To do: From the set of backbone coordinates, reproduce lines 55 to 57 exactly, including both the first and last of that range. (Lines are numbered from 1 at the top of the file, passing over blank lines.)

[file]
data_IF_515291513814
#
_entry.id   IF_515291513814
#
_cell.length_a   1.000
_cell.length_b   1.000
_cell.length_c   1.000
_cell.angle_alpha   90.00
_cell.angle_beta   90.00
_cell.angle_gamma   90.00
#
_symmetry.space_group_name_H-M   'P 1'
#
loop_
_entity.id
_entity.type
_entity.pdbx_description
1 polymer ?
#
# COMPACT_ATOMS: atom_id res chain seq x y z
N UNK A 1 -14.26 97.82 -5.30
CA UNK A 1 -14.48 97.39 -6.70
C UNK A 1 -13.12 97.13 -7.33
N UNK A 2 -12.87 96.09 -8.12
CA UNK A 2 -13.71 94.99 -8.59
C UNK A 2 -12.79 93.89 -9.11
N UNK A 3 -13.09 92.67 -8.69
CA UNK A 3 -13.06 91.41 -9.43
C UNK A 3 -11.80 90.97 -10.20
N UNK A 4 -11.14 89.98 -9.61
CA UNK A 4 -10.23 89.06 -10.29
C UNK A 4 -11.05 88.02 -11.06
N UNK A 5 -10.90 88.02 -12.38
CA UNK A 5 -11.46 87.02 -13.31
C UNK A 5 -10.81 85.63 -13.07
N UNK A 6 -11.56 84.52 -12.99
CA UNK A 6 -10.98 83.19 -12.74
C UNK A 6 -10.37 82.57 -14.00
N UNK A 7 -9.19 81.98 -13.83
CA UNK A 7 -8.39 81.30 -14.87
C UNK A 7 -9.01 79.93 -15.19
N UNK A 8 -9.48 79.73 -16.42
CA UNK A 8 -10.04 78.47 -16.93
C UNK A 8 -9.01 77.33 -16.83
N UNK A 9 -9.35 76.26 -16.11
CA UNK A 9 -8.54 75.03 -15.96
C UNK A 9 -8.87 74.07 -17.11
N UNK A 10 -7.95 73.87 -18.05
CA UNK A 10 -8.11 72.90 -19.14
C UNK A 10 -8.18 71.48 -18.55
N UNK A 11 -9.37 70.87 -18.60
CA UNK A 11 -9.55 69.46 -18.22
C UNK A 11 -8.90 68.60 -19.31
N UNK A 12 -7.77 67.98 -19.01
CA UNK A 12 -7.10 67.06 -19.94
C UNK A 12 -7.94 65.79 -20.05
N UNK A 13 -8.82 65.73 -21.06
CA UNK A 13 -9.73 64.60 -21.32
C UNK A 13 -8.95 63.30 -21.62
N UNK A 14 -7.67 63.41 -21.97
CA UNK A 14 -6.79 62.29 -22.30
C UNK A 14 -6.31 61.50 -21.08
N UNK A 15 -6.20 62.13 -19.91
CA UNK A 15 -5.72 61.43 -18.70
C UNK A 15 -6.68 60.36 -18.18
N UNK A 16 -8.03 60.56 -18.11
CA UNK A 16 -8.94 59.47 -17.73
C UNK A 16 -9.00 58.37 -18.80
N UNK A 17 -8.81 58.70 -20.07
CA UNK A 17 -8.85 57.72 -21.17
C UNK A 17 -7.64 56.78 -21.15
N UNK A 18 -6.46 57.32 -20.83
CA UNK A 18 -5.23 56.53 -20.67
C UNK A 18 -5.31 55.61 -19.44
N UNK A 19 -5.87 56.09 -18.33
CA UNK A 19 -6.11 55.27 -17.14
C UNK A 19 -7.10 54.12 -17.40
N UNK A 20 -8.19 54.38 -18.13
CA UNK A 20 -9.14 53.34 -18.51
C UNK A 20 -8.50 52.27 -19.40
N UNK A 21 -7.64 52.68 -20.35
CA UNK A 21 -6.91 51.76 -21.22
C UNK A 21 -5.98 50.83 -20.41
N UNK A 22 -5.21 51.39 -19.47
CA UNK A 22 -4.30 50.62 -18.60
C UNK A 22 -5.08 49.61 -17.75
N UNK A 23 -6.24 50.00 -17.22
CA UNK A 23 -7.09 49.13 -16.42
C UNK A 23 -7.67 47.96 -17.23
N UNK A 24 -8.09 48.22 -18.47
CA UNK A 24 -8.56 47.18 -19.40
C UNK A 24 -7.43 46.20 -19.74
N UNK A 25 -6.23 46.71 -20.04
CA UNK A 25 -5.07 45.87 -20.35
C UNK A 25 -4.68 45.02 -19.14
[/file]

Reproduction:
CA UNK A 12 -7.10 67.06 -19.94
C UNK A 12 -7.94 65.79 -20.05
N UNK A 13 -8.82 65.73 -21.06